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Not once is it truly completely autonomous. Unlike an airplane, there will eventually be very little reason to have a driver aboard all autonomous cars, because it is relatively easy to stop a car safely if the AI ​​that the driver or the car is doing develops a fault. A driver is unlikely to have the ability to take over the driving of a fully autonomous car in a sudden and rare emergency and bring it to a safe stop better than automated backup systems. It's one thing when a car is only partially driven, but if 99.9999% of the time the AI ​​is flawless and infallible, the driver simply won't be ready to take control. Therefore, it will not be necessary to have a driver on board and therefore a license will not be required. We already have autonomous trains and there is no one on board who has to be a licensed train driver, the same with the elevators, etc.

In fact, I think governments will be happy to encourage as many people as possible not to get licenses. That will reduce the number of human drivers on the road and thus the number of accidents, it can also reduce some people's motivation to own their own car, reducing car ownership in congested cities. Although I think the reduction in car ownership that autonomous vehicles will bring has been vastly overestimated. People who can afford it will always want their own 'carriage' for a multitude of reasons.

First of all, this will ultimately depend on the jurisdiction. Some countries or states may require a license while others do not.

Broadly speaking, there are six levels of autonomous vehicles defined by SAE International, from level 0 (not self-driving) to level 5 (fully automatic driving).

Up to level 4 cars, the driver will need to take control in at least some situations (for example, in bad weather conditions). It is obvious that the driver will need a license to operate such cars.

Only level 5 cars will be able to circulate everywhere without human intervention. However, a Tier 5 car can have as

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First of all, this will ultimately depend on the jurisdiction. Some countries or states may require a license while others do not.

Broadly speaking, there are six levels of autonomous vehicles defined by SAE International, from level 0 (not self-driving) to level 5 (fully automatic driving).

Up to level 4 cars, the driver will need to take control in at least some situations (for example, in bad weather conditions). It is obvious that the driver will need a license to operate such cars.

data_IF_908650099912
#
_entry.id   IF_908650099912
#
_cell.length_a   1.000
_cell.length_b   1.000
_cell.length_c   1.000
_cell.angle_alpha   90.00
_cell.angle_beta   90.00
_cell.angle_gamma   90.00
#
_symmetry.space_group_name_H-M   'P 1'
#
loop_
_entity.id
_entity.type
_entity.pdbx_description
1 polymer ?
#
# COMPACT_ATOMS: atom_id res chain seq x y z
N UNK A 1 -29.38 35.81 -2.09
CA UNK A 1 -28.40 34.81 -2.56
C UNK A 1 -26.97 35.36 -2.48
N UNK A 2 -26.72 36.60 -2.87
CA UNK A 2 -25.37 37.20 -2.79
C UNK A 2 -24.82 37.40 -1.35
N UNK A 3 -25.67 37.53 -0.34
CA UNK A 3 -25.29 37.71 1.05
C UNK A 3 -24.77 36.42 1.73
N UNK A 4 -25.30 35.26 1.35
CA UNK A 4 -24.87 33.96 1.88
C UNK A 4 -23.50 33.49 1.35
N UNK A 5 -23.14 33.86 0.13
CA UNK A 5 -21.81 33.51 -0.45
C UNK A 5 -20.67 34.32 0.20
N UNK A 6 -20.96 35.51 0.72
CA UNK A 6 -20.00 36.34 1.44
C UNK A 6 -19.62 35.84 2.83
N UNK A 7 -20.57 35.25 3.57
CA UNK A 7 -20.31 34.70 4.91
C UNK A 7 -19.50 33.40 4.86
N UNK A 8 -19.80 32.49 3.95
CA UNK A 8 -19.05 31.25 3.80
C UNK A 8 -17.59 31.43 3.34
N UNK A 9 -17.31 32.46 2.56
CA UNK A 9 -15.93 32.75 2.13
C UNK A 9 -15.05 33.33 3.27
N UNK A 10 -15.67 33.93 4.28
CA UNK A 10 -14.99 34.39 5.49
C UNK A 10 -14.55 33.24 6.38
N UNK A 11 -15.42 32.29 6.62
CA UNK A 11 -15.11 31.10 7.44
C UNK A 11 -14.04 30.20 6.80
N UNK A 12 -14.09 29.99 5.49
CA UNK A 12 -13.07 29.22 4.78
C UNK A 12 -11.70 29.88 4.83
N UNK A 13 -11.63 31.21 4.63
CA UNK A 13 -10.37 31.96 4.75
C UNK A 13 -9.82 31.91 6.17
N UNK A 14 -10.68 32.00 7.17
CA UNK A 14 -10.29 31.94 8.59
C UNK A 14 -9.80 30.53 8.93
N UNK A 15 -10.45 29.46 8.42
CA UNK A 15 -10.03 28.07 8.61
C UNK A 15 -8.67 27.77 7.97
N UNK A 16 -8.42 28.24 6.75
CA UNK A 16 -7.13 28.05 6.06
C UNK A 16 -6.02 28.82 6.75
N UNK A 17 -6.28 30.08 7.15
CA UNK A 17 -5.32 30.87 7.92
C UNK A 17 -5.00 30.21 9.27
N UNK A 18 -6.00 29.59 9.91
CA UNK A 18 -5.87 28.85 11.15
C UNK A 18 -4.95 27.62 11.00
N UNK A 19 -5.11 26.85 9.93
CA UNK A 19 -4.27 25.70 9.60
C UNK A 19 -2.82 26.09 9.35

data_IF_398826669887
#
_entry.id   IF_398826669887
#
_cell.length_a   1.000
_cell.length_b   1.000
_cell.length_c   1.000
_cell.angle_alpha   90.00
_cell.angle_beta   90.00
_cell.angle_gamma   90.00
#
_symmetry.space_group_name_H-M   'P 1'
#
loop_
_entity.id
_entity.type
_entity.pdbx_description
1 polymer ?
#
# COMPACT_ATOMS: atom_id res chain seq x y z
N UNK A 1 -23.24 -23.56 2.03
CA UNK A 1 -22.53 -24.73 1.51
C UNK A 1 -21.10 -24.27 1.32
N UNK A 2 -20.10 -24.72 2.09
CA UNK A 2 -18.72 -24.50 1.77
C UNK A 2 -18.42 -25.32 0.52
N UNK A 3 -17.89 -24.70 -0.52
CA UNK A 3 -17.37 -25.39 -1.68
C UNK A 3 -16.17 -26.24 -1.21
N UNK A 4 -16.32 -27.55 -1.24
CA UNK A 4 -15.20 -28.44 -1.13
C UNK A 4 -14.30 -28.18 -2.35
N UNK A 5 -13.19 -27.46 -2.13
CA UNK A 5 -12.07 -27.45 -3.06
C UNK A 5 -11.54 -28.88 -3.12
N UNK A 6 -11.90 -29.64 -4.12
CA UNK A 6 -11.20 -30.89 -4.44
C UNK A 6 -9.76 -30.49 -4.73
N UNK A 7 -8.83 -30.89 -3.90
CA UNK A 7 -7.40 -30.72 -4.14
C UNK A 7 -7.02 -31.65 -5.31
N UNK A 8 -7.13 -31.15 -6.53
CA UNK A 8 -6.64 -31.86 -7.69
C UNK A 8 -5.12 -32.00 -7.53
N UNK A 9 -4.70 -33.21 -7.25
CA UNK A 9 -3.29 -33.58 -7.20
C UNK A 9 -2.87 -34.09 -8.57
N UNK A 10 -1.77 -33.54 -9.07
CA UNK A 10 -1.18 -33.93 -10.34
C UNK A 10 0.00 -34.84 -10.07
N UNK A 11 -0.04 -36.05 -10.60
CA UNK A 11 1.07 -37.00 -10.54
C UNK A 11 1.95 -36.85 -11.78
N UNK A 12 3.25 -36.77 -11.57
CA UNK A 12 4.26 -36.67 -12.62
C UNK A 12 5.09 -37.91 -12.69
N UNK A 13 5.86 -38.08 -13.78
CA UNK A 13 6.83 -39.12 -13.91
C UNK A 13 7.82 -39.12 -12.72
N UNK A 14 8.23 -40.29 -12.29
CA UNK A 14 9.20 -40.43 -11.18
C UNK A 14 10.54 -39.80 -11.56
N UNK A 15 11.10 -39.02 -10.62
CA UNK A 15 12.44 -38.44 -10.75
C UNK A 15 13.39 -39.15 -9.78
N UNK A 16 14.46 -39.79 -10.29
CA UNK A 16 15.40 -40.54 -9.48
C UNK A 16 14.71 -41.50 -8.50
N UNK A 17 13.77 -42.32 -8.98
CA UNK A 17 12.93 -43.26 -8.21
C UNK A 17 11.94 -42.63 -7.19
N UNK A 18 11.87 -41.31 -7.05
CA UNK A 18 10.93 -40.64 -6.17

Only level 5 cars will be able to circulate everywhere without human intervention. However, a level 5 car can still have a steering wheel that allows a human driver to take control. I assume that most laws will require a driver's license for cars where this option exists. Otherwise, it would be almost impossible to catch someone driving such a car without a valid license; they could simply state that the computer was conducting.

For level 5 cars that don't even have a steering wheel (or other human interface to drive), on the other hand, there is no point in requiring a driver's license.

Of course you will! HOW ELSE WILL YOUR MONEY BE TAKEN FROM YOU? ... you fool. : ^}

Why then couldn't I QUOTE you for… uh… .. Driving with an expired license, OH HUMANITY !!!!!

What if the Car's "Windows Operating System" had a Brain Fart from Traffic Light conflicts. ??????? You may have to drive (if Big Brother lets you) to the shoulder for a "Everybody get out of the car, get back in and reset the battery switch" so you can continue your journey.

Then the children, oh, the children. Why should you dress up to take them to school?

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Of course you will! HOW ELSE WILL YOUR MONEY BE TAKEN FROM YOU? ... you fool. : ^}

Why then couldn't I QUOTE you for… uh… .. Driving with an expired license, OH HUMANITY !!!!!

What if the Car's "Windows Operating System" had a Brain Fart from Traffic Light conflicts. ??????? You may have to drive (if Big Brother lets you) to the shoulder for a "Everybody get out of the car, get back in and reset the battery switch" so you can continue your journey.

Then the children, oh, the children. Why should you have to dress to take them to school or any activity? Send them to the car, it will take them away. They will not have the enhanced Mark of the Beast intracranial data chip to allow them to drive or even get out of the car until their scheduled arrival at their destination.

A BRAVE NEW WORLD AWAITS! Although… SOME will be GOOD! No more drivers or drivers to take out or pizza! Self-driving cars can deliver, but “Drone Delivery” can be at your front door, patio, poolside, or campsite.

Will you need a license? Honestly, I am afraid to live long enough where such a license is not required as you will NOT be allowed to operate such a fallible human machine.

Oh mankind

It depends. If the car is 100% autonomous and there is no manual override to handle emergency situations, then no, you won't need a license, you will just be a passenger. You may need to show that you have the "right" to ask him to take you somewhere, that is, to make sure you are not stealing it, but you would not need a driver's license because you would not be driving.

However, if the car returns to "manual control" during emergencies, it is very likely that you will need more than a driver's license; You may need a special license to show that you have received training on how to react appropriately in various emergencies.

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It depends. If the car is 100% autonomous and there is no manual override to handle emergency situations, then no, you won't need a license, you will just be a passenger. You may need to show that you have the "right" to ask him to take you somewhere, that is, to make sure you are not stealing it, but you would not need a driver's license because you would not be driving.

However, if the car returns to "manual control" during emergencies, it is very likely that you will need more than a driver's license; You may need a special license to show that you have received training on how to react correctly in various emergency situations. where the car gives up and makes you take command.